World Food Day 2022: Urban gardening recommended as farming space reduces in Bamenda

By Bakah Derick 

Bamenda, the regional headquarters of the restive North West Region of Cameroon is experiencing a rapid reduction of farming land. Urbanization is at all time high despite the current armed conflict in the region. Land spaces initially reserved for farming have been reclaimed and are now used as construction sites for housing. 
The transportation of food stuff from rural areas has become a major challenge with the ongoing armed conflict as a result of regular road blockages, lockdowns and financial extortion on the way. This does not only lead to increase in food prices but also an increase in perishable rates. 

With the increase in food prices and rising inflation, many are turning to alternative sources of food. They still buy from Bamenda's food markets like that of Atua-Azire and Nkwen but not-for-profit nongovernmental organisations like the Cameroon Gender and Environment Watch (CAMGEW), Society for the Promotion of Initiatives in Sustainable Development and Welfare (SOPISDEW) and others are making different proposals. They say the use of plastics and old tires provide simple farming options. 
Talking to recently after participating in the week for sustainable mobility and Climate  in Dakar Senegal, Sevidzem Ernestine Leikeki of CAMGEW indicated that it has become part of her Institution's activities to empower many to be environment protection agents through the reuse of plastics for the creation of home gardens and thus preventing the entry of these used into the environment leading to pollution.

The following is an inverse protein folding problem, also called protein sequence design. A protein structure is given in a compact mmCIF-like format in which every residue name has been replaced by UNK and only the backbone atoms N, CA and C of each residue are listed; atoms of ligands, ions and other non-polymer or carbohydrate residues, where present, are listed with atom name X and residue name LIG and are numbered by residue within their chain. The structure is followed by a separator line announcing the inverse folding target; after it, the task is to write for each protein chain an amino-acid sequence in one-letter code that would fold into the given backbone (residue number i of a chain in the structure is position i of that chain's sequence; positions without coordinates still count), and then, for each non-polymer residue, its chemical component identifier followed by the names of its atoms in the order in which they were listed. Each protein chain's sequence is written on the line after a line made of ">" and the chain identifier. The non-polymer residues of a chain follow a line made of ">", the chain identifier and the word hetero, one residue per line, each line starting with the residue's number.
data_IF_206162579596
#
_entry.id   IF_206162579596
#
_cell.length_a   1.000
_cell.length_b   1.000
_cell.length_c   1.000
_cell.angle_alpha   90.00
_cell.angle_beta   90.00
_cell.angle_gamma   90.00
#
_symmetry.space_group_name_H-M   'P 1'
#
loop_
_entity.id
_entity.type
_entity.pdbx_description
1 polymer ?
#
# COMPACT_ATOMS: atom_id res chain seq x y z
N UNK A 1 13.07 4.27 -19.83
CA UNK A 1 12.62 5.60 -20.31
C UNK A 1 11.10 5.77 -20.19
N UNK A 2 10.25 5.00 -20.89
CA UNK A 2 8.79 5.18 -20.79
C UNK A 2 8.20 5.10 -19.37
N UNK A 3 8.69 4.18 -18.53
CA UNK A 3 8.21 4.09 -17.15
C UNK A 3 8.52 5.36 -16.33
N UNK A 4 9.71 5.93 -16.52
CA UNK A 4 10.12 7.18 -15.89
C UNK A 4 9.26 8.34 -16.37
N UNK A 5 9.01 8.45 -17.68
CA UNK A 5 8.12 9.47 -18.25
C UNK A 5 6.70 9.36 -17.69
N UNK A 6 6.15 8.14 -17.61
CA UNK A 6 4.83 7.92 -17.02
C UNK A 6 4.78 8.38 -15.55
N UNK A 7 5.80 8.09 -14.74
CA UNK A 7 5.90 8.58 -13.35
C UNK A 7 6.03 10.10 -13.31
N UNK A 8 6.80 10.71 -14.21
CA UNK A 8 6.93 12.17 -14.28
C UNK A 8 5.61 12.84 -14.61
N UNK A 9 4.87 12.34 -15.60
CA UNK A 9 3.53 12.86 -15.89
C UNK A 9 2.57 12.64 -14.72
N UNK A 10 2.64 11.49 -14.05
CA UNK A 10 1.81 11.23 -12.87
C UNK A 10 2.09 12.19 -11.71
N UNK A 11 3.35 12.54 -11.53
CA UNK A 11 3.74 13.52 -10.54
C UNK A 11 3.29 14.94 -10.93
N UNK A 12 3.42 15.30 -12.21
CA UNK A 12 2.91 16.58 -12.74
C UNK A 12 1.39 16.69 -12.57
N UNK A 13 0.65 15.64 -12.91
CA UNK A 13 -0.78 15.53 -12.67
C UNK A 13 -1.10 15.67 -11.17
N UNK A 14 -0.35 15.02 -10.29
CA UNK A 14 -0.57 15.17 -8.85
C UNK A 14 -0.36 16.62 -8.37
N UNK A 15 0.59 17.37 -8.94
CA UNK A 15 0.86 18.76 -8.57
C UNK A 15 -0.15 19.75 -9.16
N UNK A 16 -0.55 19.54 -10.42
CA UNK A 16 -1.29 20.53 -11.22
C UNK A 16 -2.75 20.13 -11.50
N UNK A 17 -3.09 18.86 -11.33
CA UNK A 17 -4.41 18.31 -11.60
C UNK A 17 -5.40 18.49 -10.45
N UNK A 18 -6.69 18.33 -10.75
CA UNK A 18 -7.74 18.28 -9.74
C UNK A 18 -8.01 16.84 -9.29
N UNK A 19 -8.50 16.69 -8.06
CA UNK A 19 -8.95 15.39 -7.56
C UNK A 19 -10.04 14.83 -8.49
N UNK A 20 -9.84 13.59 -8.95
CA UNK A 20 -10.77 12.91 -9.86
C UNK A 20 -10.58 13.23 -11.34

"Used Plastics are not just waste; they are a resource. We need to recognise and work with this resources to improve on our livelihoods, create jobs and promote organic farming around us in little spaces in the community. At CAMGEW, we use these plastics to grow various vegetables, food spices, medicinal plants organically. This has attracted so many people. We have people who come here just to watch the plastics to go and emulate in their own little spaces. This is something that rather than having these plastics liter around, block our water ways, pollute are beautiful rivers and environment, we should put it into use by developing urban gardens in little spaces and enjoy the goodness of nature right in the urban center." Ernestine Sevidzem said 

Considered very practical, the recycling of plastic bottles to create home gardens is largely recommended in urban Bamenda. Those who make these recommendations explained that by using plastic bottles, waste is reduced from the environment due to the possibility to reuse the bottles. 

According to these NGOs, this can be easily done by all those  who are running homes because they frequently come in contact with these plastic bottles and should they not use them properly, they become a problem to the environment. 

"We are working on collecting the bottles, from and around the market, We buy the bottles from hawkers and then the women work on it by cutting, perforating and filling the ground. This is working well for us and I think it is a good project because we are reducing waist from the environment and it is very much sustainable than the polythene bags we have been using over the years." Tata Charity of the Society for the Promotion of Initiatives in Sustainable Development and Welfare (SOPISDEW) explained. 

Leave no one behind is the theme for this year's world's food day. These NGOs in Bamenda Cameroon believe that should everyone in the city engage in urban gardening, the challenge of food unavailability can be arranged. 


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